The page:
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Paleochristian Art: between basilicas and mosaics

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Paleochristian art would never be born if it wasn’t for the famous edict of Emperor Constantine in 313. Yes because it is only thanks to this crucial event that Christianity became legit and it was no longer persecuted and which then paleochristian art slowly developed. This peculiar kind of art enjoyed its greatest popularity between IV and early VI century and it was born and developed in the imperial Rome period. How first churches were born? And those huge basilicas? Well,now let’s see it. First and foremost let’s consider that at the beginning the first supporters of Christianism belonged to poor classes or slaves but mostly to roman middle class. Howwever gradually even the richest families began to embrace the Christian faith and this led to organize the first meetings in the houses of such wealthy families. These so called Domus Ecclesiae were the precursors of those who then would become christian churches! Thus it was born churches which then little by little became bigger and bigger enough to become basilicas! We have to say also that early Christian architecture was not particularly innovative but in fact it adjusted to pre-existing models the requirements and symbolism of new religion. The first basilicas were built in Rome, in Holy Land and in Constantinople at the beginning on the model of civil basilicas. Constantine founded the first Roman basilicas amomg which stand out Saint Peter in the Vatican, Saint John Lateran ,Saint Paul Outside the Walls but later Bishop of Rome then called Pope,commissioned the building of places of worship. The very first basilica commissioned by Pope was Saint Mary Major and it was rebuilt and restore by Sixtus III, since according to tradition, it was built by Pope Liberious.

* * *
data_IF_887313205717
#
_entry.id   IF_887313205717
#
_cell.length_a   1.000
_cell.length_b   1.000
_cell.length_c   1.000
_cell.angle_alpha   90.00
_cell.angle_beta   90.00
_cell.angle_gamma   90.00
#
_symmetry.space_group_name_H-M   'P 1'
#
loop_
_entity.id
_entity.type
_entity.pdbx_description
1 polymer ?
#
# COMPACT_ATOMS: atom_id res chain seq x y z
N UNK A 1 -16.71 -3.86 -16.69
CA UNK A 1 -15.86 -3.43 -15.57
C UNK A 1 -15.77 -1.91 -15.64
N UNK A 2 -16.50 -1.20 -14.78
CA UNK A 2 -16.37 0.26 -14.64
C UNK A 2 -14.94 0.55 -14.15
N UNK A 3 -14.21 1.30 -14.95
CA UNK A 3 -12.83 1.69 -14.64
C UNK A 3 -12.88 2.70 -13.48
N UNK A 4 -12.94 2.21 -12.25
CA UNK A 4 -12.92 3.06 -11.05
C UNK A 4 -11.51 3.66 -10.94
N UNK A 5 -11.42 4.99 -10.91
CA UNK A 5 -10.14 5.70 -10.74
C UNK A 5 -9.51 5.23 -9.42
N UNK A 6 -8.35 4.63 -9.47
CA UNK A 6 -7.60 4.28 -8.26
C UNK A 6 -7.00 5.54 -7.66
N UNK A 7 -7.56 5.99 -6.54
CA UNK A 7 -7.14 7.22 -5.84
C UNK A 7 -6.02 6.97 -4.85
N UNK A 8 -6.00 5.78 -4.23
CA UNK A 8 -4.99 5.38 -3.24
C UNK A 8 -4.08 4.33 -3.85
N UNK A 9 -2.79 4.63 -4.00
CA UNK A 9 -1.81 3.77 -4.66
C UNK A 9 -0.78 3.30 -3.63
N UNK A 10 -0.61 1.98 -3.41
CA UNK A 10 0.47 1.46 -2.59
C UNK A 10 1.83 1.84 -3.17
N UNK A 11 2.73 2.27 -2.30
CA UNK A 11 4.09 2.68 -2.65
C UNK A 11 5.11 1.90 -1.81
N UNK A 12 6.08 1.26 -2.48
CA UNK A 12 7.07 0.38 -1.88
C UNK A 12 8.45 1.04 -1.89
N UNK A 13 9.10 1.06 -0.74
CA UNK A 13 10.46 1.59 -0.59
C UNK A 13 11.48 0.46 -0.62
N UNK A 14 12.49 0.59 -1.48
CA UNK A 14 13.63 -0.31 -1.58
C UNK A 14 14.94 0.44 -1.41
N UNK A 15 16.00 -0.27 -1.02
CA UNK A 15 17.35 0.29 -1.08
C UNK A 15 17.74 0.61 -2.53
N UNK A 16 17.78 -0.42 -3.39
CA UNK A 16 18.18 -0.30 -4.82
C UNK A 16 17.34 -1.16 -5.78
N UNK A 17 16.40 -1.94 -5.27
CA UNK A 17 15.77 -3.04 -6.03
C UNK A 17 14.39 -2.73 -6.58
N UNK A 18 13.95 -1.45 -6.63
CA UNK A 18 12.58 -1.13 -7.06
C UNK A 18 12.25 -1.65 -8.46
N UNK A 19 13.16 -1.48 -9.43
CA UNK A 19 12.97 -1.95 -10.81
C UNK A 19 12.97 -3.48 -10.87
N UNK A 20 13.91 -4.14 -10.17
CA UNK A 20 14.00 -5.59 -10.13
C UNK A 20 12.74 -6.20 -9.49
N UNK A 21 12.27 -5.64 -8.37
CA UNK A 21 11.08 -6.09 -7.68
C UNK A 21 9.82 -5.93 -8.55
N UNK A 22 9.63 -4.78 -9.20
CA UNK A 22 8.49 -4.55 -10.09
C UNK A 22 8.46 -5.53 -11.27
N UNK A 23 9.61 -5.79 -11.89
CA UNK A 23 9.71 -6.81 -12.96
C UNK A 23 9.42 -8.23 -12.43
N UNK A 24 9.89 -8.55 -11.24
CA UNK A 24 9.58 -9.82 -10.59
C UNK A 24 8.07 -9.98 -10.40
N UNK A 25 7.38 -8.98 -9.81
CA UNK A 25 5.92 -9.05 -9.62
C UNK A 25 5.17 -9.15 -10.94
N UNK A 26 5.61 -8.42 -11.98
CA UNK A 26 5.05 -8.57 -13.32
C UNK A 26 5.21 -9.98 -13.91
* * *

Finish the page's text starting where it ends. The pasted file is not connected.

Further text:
Inside the churches and basilicas swarmed with other art forms like painting and mosaic which proposing and adapted to new religion techniques and themes already used by pagan and other religions. We can clearly notice it in the iconography of the banquet used several times in ancient art mostly in funeral environment but yet proposed by paleochristian artists in order to represent Last Supper and therefore to symbolize Eucharist. With aniconism,which it would be the prohibition to depict God, they felt the need to create a religious symbology to allude to the divinity. It was used,for istance,the sun which was one of the most used symbol by ancient civilizations,as for example, Egyptian one; other important Christian symbols were lamb,symbol of martyrdom of Christ and fish whose greek name “ichthys”,was acronym of Jesus Christ Son of God the Savior. Even symbole-picture like Good Shepherd or praying Christ, symbol of wisdom, were adapted from a Christian perspective from previous conceptual iconographies,especially pagan.The image of shepherd who guides the faithful,for example, is taken from pastoral representations or from shepherd Hermes,while wise and philosopher Christ is derived from the figure of philosopher Epictetus seated. As time passes artists tend to create mosaics more and more stylized with figures flattened and more often than not frontally and an almost total loss of objective reality in order to focus on symbolic and spiritual value of the scenes which are created. Just think of representation of Christ in some mosaics(like those of Aquleia’s basilic) where he is depicted as a rooster which symbolize the morninig light since,as we know,rooster sings at dawn. Very common are also mosaics in which we can see a fight between rooster and turtle that at first glance it may sound no sense but that instead it wanted to represent the eternal battle between Good and evil since rooster represented Christ while turtle was linked to evil,but why? Well it can seems strange but is the etymology of the name to relegate poor turtle as inhabitant of the Tartarus( tartarukos) and therefore alined withe the forces of evil. Just at first Christ is depicted with symbols like Sun,Good Shepherd,Lamb,etc since there was a prohibition of depiction of the divine. Very common also Christ-Orpheus which descend into limbo as the mythical greek character Orpheus descend in the underworld.Things changed after the First Council of Nicaea in 325 a.C. since was acknowledged double nature of Christ both divine and earthly which then,having had human traits he could be depicted with such features. At the beggining Christ was depicted without beard as evidenced by frescoes of Catacombs of Domitilla and mosaic of church of Santa Costanza in Rome. Christ that has entered into our common imagination,that is Christ with beard, derives from the syriac tradition related to the figure of  Cynic philosopher. Later Christ was depicted even with royal insignia of emperor so much that identity between empire and roma cattolic church became ever closer indeed from the V century onwards Christianity was associated with civilized world opposite to the barbaric and pagan one.